Labor has made a serious blunder in linking Malcolm Turnbull’s wealth with the issue of tax transparency.
There is no evidence that the Prime Minister has done anything underhanded in the management of his tax affairs; if anything, his ambitions for public office have constrained him from engaging in legal but complex forms of tax avoidance that many other wealthy Australians have taken advantage of.
Labor, while acknowledging the legality of Turnbull’s tax affairs, have suggested he is “out of touch” with Australians because of his wealth. Given the average salary of backbench MPs is over $190,000 a year, that argument looks more than a little cute. Moreover, a recent Essential poll shows 46% of voters rate Turnbull as out of touch — exactly the same proportion as rate Bill Shorten out of touch. Indeed, it’s hard to see how Turnbull’s wealth makes him more “out of touch” than Peter Garrett, another wealthy, successful figure who entered public life, or even Kevin Rudd, a former diplomat whose wife has had great business success.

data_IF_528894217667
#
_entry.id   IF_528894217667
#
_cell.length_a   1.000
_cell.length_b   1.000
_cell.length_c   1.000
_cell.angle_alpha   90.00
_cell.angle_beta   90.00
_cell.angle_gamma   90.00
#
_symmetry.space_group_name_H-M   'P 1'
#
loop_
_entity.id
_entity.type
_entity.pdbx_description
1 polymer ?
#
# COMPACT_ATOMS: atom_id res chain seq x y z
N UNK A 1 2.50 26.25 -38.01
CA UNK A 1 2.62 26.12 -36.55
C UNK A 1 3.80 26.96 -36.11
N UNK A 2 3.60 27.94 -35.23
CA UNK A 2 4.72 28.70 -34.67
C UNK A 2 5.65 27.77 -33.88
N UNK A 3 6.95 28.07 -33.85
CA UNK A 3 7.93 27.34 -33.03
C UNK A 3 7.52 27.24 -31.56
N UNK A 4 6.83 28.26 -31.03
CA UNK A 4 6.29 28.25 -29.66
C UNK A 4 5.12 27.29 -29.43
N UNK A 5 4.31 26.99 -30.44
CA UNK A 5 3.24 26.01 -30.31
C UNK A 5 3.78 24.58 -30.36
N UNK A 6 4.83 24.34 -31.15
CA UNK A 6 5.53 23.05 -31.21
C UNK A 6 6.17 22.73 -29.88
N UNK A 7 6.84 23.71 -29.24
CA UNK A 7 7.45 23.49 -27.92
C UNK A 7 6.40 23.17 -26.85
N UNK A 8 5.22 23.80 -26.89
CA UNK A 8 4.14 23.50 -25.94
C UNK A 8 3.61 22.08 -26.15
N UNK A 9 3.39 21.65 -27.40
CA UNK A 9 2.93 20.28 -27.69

The focus on Turnbull’s wealth undermines Labor’s much stronger point that the government — in a manner reminiscent of the crony capitalism that marked the Abbott era — has legislated to protect large private companies from the public disclosure of their tax payments, on the wholly spurious grounds that this will somehow disadvantage them (the absurd “kidnapping” fiction having been abandoned as a justification).
In playing the man, rather than the policy, Labor has created a distraction from a key public issue that Turnbull should be pressured on. After two years of attacks on transparency across a number of areas of government, it is time for more scrutiny, not less. And that apples to how much tax our wealthiest companies are paying.